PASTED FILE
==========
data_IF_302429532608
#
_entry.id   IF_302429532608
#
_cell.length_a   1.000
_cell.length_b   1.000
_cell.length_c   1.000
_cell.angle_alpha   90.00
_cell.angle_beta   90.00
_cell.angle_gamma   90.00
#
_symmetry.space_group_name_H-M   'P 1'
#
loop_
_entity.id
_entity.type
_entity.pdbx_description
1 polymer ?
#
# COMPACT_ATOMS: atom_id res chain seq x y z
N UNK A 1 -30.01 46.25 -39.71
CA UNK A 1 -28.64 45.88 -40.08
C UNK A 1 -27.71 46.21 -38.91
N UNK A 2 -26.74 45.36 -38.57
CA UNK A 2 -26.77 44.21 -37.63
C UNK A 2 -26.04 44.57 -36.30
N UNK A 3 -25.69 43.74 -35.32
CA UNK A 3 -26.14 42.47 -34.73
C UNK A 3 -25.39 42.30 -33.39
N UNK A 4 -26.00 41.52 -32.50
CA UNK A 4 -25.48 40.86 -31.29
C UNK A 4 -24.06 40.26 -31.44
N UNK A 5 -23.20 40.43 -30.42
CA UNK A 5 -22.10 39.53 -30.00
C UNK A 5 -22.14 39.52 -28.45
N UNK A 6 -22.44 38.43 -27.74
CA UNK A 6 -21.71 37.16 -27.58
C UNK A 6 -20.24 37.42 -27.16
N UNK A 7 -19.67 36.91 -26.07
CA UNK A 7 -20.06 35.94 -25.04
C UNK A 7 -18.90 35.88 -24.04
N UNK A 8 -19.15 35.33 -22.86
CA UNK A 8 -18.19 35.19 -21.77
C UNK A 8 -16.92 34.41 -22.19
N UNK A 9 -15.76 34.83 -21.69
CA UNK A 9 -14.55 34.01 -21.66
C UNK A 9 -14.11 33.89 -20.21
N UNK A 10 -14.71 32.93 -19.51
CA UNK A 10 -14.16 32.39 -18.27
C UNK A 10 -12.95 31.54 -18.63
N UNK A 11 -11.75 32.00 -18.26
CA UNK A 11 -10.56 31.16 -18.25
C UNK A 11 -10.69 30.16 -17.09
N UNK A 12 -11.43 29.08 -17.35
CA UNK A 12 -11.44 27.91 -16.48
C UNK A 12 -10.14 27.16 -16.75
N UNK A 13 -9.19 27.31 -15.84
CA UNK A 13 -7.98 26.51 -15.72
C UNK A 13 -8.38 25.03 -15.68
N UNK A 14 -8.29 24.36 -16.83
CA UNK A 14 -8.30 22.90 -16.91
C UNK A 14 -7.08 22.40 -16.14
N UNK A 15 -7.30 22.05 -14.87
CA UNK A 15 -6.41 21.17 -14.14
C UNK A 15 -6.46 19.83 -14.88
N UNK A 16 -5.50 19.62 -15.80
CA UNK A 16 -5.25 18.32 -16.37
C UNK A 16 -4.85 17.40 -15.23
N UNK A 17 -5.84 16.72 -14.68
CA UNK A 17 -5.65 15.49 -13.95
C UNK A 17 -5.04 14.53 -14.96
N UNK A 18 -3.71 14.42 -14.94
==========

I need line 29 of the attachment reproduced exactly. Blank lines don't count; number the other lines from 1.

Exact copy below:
C UNK A 3 -25.39 42.30 -33.39